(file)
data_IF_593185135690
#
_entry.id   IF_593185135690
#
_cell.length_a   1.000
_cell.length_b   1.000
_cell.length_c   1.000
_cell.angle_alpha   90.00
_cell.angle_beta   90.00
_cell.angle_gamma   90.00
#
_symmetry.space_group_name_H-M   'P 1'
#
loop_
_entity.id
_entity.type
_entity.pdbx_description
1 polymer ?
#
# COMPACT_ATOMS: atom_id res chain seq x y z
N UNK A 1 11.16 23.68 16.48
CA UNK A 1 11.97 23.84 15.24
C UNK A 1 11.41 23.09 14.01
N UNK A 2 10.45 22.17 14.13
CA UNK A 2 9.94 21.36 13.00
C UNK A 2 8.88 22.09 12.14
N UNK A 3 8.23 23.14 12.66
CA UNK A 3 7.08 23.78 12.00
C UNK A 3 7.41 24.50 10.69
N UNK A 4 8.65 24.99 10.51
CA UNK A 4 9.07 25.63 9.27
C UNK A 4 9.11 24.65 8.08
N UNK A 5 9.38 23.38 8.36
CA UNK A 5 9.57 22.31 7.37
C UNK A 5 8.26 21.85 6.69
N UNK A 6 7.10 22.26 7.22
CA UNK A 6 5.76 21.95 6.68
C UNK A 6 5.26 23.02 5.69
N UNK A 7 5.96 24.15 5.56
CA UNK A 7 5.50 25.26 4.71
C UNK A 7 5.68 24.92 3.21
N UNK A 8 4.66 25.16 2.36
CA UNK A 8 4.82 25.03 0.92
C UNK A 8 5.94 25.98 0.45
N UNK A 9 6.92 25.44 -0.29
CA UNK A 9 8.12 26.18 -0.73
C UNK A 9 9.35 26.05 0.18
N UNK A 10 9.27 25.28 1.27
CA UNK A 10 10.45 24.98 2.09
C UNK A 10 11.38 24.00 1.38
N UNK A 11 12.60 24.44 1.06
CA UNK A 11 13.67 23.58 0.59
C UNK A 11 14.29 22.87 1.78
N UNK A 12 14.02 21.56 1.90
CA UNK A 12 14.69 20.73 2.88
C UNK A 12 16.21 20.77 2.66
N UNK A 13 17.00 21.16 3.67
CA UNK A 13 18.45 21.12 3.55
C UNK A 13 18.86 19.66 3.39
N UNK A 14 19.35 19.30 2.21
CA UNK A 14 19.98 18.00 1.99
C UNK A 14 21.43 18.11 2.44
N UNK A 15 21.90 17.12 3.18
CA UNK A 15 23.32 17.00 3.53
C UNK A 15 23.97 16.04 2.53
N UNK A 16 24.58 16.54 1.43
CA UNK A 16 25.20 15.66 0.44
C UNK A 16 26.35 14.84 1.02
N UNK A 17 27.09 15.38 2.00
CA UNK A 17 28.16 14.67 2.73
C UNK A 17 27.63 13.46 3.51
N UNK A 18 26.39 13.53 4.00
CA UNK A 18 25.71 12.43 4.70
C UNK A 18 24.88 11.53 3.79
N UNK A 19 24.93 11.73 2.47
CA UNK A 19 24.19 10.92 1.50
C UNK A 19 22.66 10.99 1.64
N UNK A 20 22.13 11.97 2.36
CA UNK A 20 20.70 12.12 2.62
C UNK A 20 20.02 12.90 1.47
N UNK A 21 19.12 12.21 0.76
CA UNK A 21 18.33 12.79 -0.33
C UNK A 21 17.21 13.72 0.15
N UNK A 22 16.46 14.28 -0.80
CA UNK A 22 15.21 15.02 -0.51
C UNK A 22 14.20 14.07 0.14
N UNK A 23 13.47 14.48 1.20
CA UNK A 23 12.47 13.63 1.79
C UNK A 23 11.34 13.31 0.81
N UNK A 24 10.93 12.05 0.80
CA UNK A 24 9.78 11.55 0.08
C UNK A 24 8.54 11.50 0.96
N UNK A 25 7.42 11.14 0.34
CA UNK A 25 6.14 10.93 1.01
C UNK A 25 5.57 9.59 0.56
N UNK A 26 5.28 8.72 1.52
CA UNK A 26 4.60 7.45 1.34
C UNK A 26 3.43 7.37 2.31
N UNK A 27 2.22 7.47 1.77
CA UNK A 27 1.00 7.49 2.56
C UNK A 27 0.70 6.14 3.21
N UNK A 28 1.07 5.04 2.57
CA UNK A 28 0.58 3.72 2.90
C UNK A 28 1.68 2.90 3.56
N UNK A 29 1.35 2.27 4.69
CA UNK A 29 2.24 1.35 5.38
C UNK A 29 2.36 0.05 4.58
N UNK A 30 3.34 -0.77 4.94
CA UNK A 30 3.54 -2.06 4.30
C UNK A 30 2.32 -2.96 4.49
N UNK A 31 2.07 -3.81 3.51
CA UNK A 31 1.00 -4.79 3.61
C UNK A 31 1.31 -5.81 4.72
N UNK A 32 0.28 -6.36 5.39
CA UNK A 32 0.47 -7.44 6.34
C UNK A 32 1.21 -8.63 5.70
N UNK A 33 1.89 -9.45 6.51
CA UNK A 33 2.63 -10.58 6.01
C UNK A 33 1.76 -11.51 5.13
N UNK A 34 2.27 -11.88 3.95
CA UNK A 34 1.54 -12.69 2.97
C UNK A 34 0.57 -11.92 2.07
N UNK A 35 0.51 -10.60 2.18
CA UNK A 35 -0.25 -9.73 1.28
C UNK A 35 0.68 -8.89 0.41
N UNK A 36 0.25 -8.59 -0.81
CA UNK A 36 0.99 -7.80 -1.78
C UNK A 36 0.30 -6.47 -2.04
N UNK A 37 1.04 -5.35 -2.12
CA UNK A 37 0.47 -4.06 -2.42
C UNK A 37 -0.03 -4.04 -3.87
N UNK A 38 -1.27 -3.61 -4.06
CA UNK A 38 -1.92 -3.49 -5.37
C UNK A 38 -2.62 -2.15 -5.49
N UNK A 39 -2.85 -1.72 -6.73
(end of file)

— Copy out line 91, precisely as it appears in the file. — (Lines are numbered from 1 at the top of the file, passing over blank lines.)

CA UNK A 24 9.78 11.55 0.08